In other comments, Marchionne said that automakers shouldn’t be overly concerned about cost increases caused by meeting tightening fuel economy regulations, because all automakers have to shoulder them. But he warned that pricing must increase as content increases.
“We have learned a lot since the dark days of 2008 and 2009, and the price of these technologies is going to affect the price of these vehicles going forward,” he said. “You cannot have your margins decimated by technology solutions.”
“All of us are phenomenally worried about the cost of price increases,” Marchionne added. But “if it’s industry wide … you can’t be afraid of the bogeyman forever.”
Marchionne also said that it's proper for governments to set targets for fuel-economy increases and emission restrictions, but not to mandate or favor certain technologies to achieve those targets.
“Tell me what you want,” he said. “Don’t tell me how to get there.”
Asked about recalls, Marchionne said a “paradigm shift” was under way in the relationship between regulators and the industry that has resulted in a loss of equilibrium and over-reaction.
“The pendulum eventually stops,” Marchionne said. “I think NHTSA is experimenting with the exercise and scope of their authority, and the industry is getting used to responding to that.”
He also seemed to personally commit for the first time to keeping the Jeep Wrangler in Toledo, its historic home, if it is remotely possible.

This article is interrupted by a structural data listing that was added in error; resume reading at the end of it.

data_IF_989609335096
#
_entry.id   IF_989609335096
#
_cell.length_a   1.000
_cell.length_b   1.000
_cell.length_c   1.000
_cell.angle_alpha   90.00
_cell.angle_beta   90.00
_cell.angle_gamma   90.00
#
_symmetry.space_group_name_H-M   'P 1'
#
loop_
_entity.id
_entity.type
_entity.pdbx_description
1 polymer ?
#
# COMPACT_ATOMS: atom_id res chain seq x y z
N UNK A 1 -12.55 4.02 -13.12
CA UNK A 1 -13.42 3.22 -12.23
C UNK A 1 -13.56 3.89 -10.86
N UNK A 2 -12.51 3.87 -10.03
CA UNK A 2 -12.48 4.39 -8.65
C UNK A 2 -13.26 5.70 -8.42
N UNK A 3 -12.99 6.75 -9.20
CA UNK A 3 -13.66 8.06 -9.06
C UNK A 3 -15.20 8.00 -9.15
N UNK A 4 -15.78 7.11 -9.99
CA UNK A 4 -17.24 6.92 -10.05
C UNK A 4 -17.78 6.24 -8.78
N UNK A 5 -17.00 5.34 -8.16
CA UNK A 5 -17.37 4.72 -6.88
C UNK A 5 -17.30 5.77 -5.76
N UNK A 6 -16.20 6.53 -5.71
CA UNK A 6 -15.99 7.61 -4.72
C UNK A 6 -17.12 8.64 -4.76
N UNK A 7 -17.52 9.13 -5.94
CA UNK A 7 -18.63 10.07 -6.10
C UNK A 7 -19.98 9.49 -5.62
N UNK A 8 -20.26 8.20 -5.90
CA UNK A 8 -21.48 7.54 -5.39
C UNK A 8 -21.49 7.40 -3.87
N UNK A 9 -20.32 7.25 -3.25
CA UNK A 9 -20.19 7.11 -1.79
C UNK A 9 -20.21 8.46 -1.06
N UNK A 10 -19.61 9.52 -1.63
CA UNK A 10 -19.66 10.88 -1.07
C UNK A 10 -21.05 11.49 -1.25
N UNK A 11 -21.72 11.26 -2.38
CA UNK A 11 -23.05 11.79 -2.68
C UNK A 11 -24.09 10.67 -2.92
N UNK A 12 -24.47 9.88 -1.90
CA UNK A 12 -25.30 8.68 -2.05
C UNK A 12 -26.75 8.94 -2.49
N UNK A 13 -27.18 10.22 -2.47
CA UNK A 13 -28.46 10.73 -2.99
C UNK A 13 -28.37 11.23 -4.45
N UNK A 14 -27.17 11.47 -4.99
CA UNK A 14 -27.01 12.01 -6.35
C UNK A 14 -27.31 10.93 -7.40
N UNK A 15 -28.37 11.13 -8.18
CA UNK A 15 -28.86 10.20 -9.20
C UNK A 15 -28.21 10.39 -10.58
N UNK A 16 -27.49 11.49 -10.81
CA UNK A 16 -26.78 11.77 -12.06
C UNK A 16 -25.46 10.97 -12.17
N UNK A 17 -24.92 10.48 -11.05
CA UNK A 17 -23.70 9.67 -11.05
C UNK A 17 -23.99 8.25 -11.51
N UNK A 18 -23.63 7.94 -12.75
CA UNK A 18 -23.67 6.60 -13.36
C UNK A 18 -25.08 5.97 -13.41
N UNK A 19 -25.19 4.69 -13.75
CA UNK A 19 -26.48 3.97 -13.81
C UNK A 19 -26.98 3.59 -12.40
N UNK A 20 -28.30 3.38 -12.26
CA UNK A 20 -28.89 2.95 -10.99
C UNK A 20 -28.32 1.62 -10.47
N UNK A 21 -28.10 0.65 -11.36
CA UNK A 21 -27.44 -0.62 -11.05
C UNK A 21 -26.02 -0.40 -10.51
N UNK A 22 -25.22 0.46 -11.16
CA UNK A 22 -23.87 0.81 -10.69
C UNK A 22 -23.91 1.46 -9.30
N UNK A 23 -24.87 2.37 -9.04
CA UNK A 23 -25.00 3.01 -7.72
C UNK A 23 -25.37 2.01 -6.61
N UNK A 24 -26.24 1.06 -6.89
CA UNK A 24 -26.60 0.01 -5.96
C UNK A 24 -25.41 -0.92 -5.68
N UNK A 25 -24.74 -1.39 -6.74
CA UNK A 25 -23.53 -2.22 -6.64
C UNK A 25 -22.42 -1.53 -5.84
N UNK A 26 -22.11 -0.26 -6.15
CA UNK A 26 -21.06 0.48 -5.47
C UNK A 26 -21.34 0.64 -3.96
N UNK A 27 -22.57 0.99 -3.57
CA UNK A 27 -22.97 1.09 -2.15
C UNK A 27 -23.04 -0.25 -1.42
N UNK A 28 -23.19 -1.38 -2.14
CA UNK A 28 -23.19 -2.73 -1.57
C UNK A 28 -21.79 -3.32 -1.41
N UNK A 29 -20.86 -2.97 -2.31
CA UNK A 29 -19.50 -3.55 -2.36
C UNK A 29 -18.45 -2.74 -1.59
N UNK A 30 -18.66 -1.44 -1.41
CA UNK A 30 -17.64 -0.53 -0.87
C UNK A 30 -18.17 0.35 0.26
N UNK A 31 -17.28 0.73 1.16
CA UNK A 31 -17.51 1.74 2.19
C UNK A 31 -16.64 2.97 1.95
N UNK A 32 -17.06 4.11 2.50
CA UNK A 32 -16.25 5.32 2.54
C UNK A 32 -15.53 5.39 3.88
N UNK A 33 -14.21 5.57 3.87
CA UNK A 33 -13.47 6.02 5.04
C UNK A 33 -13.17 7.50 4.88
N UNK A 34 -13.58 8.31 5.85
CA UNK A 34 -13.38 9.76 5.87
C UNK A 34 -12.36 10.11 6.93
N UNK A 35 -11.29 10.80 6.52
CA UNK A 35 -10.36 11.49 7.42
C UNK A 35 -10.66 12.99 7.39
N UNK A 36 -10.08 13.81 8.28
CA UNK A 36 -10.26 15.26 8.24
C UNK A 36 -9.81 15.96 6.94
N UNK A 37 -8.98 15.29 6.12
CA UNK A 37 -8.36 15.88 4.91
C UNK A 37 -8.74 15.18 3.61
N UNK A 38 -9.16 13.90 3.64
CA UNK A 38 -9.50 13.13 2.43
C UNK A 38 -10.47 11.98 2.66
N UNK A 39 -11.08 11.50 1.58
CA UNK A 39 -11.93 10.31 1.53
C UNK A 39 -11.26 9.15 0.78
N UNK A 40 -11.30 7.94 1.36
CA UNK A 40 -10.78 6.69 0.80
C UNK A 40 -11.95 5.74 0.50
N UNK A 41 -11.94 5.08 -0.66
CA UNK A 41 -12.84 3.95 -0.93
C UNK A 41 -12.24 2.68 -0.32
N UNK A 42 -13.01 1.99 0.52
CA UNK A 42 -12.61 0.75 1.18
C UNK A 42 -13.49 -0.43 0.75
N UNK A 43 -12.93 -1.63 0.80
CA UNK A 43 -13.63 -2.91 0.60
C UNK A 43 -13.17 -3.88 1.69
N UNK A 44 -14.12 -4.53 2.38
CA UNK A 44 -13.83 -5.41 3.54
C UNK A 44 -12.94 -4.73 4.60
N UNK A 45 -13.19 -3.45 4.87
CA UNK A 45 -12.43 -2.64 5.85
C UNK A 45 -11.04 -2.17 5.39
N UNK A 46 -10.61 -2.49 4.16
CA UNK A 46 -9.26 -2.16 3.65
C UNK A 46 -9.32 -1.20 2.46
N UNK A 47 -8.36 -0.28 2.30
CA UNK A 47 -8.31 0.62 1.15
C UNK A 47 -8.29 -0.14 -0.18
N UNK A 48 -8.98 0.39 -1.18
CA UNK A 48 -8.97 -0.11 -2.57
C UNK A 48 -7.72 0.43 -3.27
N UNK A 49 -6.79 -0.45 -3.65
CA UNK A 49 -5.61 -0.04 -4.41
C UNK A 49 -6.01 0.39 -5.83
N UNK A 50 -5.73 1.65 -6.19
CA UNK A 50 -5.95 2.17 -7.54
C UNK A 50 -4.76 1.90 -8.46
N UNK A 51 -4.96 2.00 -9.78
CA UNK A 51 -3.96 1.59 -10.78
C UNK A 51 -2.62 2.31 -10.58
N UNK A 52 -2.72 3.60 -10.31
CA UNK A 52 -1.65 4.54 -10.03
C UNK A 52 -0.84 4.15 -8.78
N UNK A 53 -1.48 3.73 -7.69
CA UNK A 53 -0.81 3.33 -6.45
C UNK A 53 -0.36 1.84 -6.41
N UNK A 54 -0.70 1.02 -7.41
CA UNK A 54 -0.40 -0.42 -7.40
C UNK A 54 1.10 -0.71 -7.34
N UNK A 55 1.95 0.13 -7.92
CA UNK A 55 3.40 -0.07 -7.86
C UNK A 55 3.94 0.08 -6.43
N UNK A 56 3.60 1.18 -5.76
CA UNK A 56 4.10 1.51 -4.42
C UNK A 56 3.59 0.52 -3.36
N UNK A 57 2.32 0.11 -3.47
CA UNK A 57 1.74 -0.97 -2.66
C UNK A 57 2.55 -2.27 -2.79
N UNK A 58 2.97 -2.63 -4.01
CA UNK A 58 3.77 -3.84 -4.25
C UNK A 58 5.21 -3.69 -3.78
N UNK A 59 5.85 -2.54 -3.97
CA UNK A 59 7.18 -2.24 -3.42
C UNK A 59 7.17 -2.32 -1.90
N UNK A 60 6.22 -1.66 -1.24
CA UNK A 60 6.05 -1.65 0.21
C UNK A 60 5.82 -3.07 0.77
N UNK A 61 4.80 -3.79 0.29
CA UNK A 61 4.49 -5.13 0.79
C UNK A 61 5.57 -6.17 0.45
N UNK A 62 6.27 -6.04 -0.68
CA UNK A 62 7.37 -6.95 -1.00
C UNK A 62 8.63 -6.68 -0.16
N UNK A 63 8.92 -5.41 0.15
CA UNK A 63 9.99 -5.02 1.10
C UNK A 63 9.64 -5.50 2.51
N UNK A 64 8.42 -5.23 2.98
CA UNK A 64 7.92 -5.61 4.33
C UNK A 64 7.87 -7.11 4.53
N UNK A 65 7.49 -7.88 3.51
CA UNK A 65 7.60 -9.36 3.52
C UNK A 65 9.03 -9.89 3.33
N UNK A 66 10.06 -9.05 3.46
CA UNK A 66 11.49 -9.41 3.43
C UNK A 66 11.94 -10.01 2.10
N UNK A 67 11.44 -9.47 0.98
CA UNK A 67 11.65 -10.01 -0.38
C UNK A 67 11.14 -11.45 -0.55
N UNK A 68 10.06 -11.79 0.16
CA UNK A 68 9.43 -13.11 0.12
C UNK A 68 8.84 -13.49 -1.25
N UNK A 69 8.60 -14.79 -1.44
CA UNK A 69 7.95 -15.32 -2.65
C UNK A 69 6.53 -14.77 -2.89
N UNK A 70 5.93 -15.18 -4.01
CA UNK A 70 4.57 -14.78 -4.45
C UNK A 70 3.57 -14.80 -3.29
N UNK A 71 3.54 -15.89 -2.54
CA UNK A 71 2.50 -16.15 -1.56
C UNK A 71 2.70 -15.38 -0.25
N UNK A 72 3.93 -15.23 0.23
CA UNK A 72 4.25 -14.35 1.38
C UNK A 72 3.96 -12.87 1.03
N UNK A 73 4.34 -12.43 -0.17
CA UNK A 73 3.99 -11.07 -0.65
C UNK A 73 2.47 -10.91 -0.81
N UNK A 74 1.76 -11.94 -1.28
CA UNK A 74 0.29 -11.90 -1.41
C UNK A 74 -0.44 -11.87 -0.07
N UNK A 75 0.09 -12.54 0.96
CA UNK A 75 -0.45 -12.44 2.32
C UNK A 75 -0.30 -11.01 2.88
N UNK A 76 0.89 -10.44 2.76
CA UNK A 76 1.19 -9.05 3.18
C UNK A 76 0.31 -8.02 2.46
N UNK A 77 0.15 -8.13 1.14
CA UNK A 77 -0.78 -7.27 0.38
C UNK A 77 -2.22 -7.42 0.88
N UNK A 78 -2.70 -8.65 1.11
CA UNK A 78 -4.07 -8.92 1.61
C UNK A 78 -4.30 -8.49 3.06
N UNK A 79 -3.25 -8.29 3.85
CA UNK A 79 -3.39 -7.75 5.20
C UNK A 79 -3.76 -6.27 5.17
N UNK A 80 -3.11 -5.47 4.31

“Toledo is a very difficult decision for all of us in FCA,” Marchionne said, speaking of discussions of potentially moving Jeep Wrangler output to another location because of the excessive costs involved if future Wranglers are to be made with aluminum instead of steel.
Marchionne spoke warmly about the workforce in Toledo and the sacrifices they have made since 2009 to produce over 500,000 Jeeps last year. He praised their dedication to the company and Jeep brand, saying “people that do stuff like this deserve something different.”
On FCA’s $6 billion effort to resurrect the Alfa Romeo premium brand and globalize it, Marchionne said Alfa will once again “play with the big boys” in the premium segment like Daimler and BMW. He said it was not that long ago when the Germans “used to look at Alfa with envy.”
That day would return, he said, thanks to 800 engineers working in “bunkers” on future Alfa vehicles.
He predicted that Alfa will achieve its product goals -- and have a successful distribution network in the United States -- before a certain electric-powered rival achieves its goals.
“Before Tesla does its stuff, we’ll do ours,” Marchionne said.